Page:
China and Taiwan
In Western social psychology, “face” is conceptualized as an individual's situated identity, or identity in a particular situation (Alexander & Rudd, 1981). In Confucian culture, face can be defined as an individual's contingent self-esteem (Ng, 2001), or as a person's cognitive response to social evaluation of his conduct in a particular situation. Face may have impact on a person's emotional state, or urge a person to take action to restore face. In any culture, an individual may experience a feeling of having or losing face because of positive or negative social evaluation (e.g., Goffman, 1959; Ting-Toomey, 1994), although face has special connotations in Chinese society (Ho, 1976; Hu, 1944; Hwang, 1987; Stover, 1974); this can be illuminated in the context of Confucian relationalism.
This article presents findings of several empirical studies on Chinese face. It is expected that the specific features of Chinese social behaviour can be illustrated by (1) social incidents that induce a feeling of having face or losing face, (2) the emotional reactions of related others to one's social incidents, and (3) one's cognitive distortion caused by misconduct of related others that may make one lose face.
MORAL FACE AND SOCIAL FACE
In Chinese society, there are clearly two types of face: social face and moral face (Cheng, 1986; Hu, 1944). Social face is gained either through the status achieved by one's talent, endeavours, or ability; or through the status ascribed by one's consanguineous relationships. Moral face refers to the social evaluation of one's moral character, which is the baseline of one's integrity of personality. An individual may choose not to strive for social face, but must protect moral face in all situations.
Based on these propositions, it might be expected that the importance of social face for college students and retired people might differ. College students are preparing to enter the job market to pursue career success, so they tend to value the social face achieved through academic performance. Retirees have withdrawn from the workplace. They may no longer care about their own career performance, but may experience the feeling of having or losing face through the achievements of their family members, especially their children. Nevertheless, both college students and retirees should care about their own moral face.
Based on such reasoning, Su and Hwang (2003) used a paired comparison technique with 56 retirees and 54 college students to examine the extent of the feeling of “having face” arising from the moral or academic (or career) performance of themselves, their children (or parents), or their friends. The same method was used to compare the extent of the feeling of “losing face” experienced when their own (or their family member's or friend's) immoral conduct or academic (or career) failure was exposed in public. The scores of original means were calculated by using the paired comparison method (Thurstone, 1927). The numerical values represent the extent of having or losing face for various incidents experienced by the participants.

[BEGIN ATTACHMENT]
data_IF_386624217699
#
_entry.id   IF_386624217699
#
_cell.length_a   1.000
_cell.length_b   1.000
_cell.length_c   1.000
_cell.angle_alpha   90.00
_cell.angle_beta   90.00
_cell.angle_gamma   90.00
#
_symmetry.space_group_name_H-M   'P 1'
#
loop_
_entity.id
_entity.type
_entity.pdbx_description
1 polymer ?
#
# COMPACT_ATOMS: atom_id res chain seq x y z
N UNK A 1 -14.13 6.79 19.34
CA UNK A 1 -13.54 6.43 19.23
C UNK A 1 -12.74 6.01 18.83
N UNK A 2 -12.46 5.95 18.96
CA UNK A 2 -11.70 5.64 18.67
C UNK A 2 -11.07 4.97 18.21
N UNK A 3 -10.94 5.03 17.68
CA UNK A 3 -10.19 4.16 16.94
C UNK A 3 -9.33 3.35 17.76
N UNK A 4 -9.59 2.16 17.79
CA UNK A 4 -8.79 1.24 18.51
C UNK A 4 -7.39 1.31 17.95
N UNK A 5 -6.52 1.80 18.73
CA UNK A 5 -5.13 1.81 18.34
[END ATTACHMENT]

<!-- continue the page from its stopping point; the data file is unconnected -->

Social incidents of having face
The first two incidents that make retirees most feel they “have face” are when their children are morally upright (0.719) and successful in their careers (0.647). The next two incidents pertain to their own performance (0.495; −0.004); and the last two relate to their friends (−0.686; −1.116).
Results show that the order of the first two pairs for college students is opposite to that of retirees. Because college students hope to enter the job market soon, they most feel they “have face” when they do well in their academic performance (1.312), followed by being morally upright (1.231). Next in importance is when their parents are morally upright (0.151) and successful in their careers (−0.087), and last is when their friends are morally upright (−1.026) and have a good academic performance (−1.581).
In comparing the data of retirees with that of college students, several points should be noted. First, the distribution of incidents on the similarity scale for paired comparisons made by retirees is more concentrated than that made by college students, implying that college students are able to make more distinct cognitive differentiations between the incidents than retirees. Second, being morally upright conveys more face than academic or career performance for all agents, except college students, who indicated that their academic performance (1.312) is relatively more important than being morally upright (1.231), although the difference is not significant. The data reflect an important fact about Chinese face: In general, moral face is more basic and important to most people than social face earned through the achievements of oneself or one's family (Cheng, 1986).
Third, one's own achievement and moral performance may make college students feel that they have more face than their parents, which reflects an individual orientation. In contrast, retirees have face more from their children's moral performance and academic achievements than from their own, which reflects a social (Yang, 1981) or relational orientation (Ho, 1991; Hwang, 2001). In other words, “individual orientation” or “social orientation” should be regarded as patterns of behaviour that might be elicited by a particular situational context, rather than a stable personality orientation or national character.
Social incidents of losing face
Moral face is the baseline for being an upright person, which should not be lost in any situation. Once it is lost, it is very hard for an individual to maintain a position in the community.
Results show that the incident that caused retirees the most serious feeling of losing face was personal moral deficiency (1.698). The next most serious was the moral deficiency of their son or daughter (1.229), personal career failure (0.54), and then failure of their son or daughter (0.508). Moral deficiency (−1.055) or career failure (−2.924) of a friend ranked lowest. The whole sequence reflects the differential structure of Chinese relationalism: Individuals tend to maintain psychosocial homeostasis by arranging interpersonal relationships with others from intimate to remote (Fei, 1948; Hsu, 1971; Hwang, 2000, 2001).